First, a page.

There іs а list оf foods tо avoid wіth thеsе furry pets. A number of plants are poisonous to guinea pigs, including bracken, bryony, buttercup, charlock, deadly nightshade, foxglove, hellebore, hemlock, lily of the valley, mayweed, monkshood, privet, ragwort, rhubarb, speedwell, toadflax and wild celery.  Also, any plant which grows from a bulb (tulip or onion) is poisonous, as well as ivy and oak tree leaves.

silky guinea pig

Grooming Your Cavy

Guinea pigs are great for small children also because they can simply use a comb or brush. It’s a good idea to do this weekly.  But if you have a long-haired breed of guinea pig, daily is best.  Cavys also groom themselves and each other.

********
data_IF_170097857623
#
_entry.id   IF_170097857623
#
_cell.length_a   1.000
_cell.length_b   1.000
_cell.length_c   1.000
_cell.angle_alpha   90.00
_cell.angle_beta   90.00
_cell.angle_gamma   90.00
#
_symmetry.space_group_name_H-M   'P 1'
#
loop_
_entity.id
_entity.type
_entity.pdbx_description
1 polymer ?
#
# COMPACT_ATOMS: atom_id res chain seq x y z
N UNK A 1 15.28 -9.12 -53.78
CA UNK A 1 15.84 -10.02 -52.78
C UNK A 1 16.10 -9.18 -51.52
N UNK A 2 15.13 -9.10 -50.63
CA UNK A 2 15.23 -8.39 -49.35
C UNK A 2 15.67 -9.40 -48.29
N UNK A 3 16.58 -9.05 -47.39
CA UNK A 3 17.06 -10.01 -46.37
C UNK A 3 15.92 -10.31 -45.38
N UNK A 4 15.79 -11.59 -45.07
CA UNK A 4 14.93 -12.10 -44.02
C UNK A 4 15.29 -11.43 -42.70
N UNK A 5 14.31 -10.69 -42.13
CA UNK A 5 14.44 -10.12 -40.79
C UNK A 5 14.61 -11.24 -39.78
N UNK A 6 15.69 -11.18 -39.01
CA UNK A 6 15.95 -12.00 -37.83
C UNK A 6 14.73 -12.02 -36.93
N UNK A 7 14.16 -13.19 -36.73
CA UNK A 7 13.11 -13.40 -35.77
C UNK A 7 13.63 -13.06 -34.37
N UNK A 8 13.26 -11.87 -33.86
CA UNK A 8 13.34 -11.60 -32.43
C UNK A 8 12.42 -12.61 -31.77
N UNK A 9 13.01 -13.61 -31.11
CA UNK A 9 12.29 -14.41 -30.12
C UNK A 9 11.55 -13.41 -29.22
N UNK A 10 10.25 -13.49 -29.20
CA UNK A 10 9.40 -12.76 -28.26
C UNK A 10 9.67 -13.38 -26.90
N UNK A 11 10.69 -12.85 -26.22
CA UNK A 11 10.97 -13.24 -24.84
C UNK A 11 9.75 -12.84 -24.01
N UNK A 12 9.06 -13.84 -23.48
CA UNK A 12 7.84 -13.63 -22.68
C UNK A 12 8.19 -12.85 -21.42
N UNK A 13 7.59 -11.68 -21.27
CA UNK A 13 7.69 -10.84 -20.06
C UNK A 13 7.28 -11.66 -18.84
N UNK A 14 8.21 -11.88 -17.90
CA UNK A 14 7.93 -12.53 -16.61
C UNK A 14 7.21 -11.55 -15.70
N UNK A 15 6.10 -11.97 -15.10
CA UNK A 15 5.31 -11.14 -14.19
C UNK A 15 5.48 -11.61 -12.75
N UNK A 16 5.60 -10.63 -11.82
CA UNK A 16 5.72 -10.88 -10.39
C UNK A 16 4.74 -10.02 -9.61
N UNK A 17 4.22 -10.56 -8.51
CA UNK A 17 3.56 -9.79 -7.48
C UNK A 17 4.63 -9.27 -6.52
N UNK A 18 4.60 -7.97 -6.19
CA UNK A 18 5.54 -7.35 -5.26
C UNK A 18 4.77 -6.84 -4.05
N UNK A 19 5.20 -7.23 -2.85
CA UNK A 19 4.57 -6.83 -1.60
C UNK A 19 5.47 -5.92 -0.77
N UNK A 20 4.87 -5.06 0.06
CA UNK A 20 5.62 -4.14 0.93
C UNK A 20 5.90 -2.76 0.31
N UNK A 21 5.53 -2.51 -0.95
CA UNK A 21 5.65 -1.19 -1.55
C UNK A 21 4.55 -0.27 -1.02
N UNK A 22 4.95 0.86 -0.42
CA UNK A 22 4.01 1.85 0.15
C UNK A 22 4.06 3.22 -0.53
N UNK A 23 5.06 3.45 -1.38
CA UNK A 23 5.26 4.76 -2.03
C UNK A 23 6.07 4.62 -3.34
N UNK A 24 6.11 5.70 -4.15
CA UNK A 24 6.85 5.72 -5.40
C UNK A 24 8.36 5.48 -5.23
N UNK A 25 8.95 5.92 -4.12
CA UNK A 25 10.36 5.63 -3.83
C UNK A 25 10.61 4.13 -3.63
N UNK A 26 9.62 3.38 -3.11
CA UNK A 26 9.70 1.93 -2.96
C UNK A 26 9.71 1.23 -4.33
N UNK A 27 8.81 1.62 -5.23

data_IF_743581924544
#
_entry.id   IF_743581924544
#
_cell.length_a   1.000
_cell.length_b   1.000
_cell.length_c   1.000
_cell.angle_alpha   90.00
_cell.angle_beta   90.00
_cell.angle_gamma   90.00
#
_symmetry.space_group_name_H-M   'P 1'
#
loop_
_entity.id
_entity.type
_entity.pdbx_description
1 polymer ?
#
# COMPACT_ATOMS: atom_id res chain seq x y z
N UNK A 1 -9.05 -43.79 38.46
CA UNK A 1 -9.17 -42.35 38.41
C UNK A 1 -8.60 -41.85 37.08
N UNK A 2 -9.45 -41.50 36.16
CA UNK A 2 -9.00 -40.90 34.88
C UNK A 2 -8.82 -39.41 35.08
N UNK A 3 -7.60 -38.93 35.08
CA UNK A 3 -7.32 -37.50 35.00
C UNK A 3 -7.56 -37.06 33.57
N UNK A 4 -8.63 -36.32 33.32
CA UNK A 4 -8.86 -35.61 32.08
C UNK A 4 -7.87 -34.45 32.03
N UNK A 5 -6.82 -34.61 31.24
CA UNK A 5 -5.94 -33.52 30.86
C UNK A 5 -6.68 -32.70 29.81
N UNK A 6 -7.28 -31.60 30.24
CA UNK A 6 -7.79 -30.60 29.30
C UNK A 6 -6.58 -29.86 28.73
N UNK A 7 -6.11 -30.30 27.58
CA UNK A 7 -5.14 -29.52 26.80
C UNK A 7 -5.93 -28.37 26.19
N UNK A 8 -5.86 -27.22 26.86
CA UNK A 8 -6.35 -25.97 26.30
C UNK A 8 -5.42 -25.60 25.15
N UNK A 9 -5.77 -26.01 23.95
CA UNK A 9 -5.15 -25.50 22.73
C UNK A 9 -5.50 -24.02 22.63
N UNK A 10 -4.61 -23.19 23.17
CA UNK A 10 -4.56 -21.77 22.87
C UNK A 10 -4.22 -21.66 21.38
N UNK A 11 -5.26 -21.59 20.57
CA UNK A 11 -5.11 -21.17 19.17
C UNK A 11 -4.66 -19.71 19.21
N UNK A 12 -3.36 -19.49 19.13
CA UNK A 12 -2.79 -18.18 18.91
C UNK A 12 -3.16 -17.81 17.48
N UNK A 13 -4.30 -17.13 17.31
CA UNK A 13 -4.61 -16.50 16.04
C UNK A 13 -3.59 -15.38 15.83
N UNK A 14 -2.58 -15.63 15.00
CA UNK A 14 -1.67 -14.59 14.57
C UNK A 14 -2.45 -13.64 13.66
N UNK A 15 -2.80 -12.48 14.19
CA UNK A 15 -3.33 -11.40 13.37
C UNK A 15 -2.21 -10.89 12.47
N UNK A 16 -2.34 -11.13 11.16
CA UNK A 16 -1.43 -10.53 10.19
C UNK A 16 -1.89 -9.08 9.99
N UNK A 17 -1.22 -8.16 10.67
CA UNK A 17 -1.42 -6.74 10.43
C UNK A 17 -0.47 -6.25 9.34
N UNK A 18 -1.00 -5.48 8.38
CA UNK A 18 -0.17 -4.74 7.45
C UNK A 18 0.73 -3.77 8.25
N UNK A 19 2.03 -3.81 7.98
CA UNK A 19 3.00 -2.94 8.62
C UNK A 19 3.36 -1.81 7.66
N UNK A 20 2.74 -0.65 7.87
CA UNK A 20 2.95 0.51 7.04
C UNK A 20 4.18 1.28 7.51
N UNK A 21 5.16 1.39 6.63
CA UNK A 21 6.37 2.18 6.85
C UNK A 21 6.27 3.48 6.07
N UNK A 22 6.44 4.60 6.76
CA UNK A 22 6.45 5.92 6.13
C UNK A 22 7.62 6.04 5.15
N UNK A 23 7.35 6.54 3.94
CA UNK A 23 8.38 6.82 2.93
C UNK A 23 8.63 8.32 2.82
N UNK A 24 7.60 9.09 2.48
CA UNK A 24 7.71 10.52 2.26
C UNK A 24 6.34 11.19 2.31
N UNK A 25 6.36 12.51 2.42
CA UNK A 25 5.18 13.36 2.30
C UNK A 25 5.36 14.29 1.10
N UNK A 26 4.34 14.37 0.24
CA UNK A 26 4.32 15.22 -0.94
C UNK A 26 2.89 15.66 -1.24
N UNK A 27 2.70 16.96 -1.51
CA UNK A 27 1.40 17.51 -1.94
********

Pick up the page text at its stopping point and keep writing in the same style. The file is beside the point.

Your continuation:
Behavior

When frightened, a group of guinea pigs will dart in all directions, squealing or shrieking, and sometimes hop!  This is an instinctive reaction, and is intended to confuse predators. Cavys are very vocal in general and make a wide range of sounds: whistling, bubbling, purring, rumbling, chutting or whining.  They have been known to whistle when they see their owners–or when they see you bringing them food!

baby guinea pig

Breeding

It’s important to know that female guinea pigs can become pregnant as early as one month of age (before they are fully adult).  The average gestation period is about 65 days.  Litters can be anywhere from one to six pups, with an average of three.  Unlike most other rodents, baby cavys are almost completely developed at birth.  And if you have more than one female, they commonly care for each other’s young.

brown guinea pig

Health